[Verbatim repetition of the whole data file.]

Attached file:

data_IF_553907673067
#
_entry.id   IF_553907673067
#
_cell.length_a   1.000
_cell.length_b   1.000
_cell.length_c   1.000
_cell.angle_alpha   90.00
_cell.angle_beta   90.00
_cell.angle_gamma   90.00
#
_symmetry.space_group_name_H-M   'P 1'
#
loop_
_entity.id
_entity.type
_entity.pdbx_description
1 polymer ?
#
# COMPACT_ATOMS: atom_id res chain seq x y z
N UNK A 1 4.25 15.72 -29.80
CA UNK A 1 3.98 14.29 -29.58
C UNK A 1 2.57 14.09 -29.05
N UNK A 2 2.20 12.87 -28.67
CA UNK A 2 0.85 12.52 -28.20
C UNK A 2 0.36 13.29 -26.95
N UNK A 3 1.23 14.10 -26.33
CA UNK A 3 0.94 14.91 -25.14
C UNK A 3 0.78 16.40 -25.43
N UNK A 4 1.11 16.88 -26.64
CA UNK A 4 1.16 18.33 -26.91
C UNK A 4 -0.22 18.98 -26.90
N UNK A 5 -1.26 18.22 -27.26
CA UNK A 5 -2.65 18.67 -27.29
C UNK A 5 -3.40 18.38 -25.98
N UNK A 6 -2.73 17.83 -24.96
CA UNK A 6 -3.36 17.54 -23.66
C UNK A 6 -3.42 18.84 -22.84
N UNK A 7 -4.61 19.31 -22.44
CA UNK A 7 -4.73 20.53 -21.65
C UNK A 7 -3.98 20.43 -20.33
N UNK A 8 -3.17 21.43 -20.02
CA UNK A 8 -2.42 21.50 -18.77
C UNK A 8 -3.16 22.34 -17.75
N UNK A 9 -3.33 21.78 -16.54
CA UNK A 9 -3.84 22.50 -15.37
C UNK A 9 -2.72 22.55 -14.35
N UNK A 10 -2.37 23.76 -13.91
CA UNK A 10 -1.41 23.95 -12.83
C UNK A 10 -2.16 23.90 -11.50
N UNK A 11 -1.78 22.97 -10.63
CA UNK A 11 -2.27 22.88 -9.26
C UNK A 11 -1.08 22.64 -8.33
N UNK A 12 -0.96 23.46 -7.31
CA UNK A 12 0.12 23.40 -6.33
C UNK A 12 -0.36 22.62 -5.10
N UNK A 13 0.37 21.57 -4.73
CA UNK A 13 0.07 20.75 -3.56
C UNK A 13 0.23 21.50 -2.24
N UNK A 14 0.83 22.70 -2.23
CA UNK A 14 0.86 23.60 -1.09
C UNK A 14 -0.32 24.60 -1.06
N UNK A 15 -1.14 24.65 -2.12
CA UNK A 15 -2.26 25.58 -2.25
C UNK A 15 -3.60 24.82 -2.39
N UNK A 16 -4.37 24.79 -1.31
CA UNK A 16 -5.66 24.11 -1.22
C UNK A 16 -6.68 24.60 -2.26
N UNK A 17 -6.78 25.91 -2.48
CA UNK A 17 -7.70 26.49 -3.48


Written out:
data_IF_553907673067
#
_entry.id   IF_553907673067
#
_cell.length_a   1.000
_cell.length_b   1.000
_cell.length_c   1.000
_cell.angle_alpha   90.00
_cell.angle_beta   90.00
_cell.angle_gamma   90.00
#
_symmetry.space_group_name_H-M   'P 1'
#
loop_
_entity.id
_entity.type
_entity.pdbx_description
1 polymer ?
#
# COMPACT_ATOMS: atom_id res chain seq x y z
N UNK A 1 4.25 15.72 -29.80
CA UNK A 1 3.98 14.29 -29.58
C UNK A 1 2.57 14.09 -29.05
N UNK A 2 2.20 12.87 -28.67
CA UNK A 2 0.85 12.52 -28.20
C UNK A 2 0.36 13.29 -26.95
N UNK A 3 1.23 14.10 -26.33
CA UNK A 3 0.94 14.91 -25.14
C UNK A 3 0.78 16.40 -25.43
N UNK A 4 1.11 16.88 -26.64
CA UNK A 4 1.16 18.33 -26.91
C UNK A 4 -0.22 18.98 -26.90
N UNK A 5 -1.26 18.22 -27.26
CA UNK A 5 -2.65 18.67 -27.29
C UNK A 5 -3.40 18.38 -25.98
N UNK A 6 -2.73 17.83 -24.96
CA UNK A 6 -3.36 17.54 -23.66
C UNK A 6 -3.42 18.84 -22.84
N UNK A 7 -4.61 19.31 -22.44
CA UNK A 7 -4.73 20.53 -21.65
C UNK A 7 -3.98 20.43 -20.33
N UNK A 8 -3.17 21.43 -20.02
CA UNK A 8 -2.42 21.50 -18.77
C UNK A 8 -3.16 22.34 -17.75
N UNK A 9 -3.33 21.78 -16.54
CA UNK A 9 -3.84 22.50 -15.37
C UNK A 9 -2.72 22.55 -14.35
N UNK A 10 -2.37 23.76 -13.91
CA UNK A 10 -1.41 23.95 -12.83
C UNK A 10 -2.16 23.90 -11.50
N UNK A 11 -1.78 22.97 -10.63
CA UNK A 11 -2.27 22.88 -9.26
C UNK A 11 -1.08 22.64 -8.33
N UNK A 12 -0.96 23.46 -7.31
CA UNK A 12 0.12 23.40 -6.33
C UNK A 12 -0.36 22.62 -5.10
N UNK A 13 0.37 21.57 -4.73
CA UNK A 13 0.07 20.75 -3.56
C UNK A 13 0.23 21.50 -2.24
N UNK A 14 0.83 22.70 -2.23
CA UNK A 14 0.86 23.60 -1.09
C UNK A 14 -0.32 24.60 -1.06
N UNK A 15 -1.14 24.65 -2.12
CA UNK A 15 -2.26 25.58 -2.25
C UNK A 15 -3.60 24.82 -2.39
N UNK A 16 -4.37 24.79 -1.31
CA UNK A 16 -5.66 24.11 -1.22
C UNK A 16 -6.68 24.60 -2.26
N UNK A 17 -6.78 25.91 -2.48
CA UNK A 17 -7.70 26.49 -3.48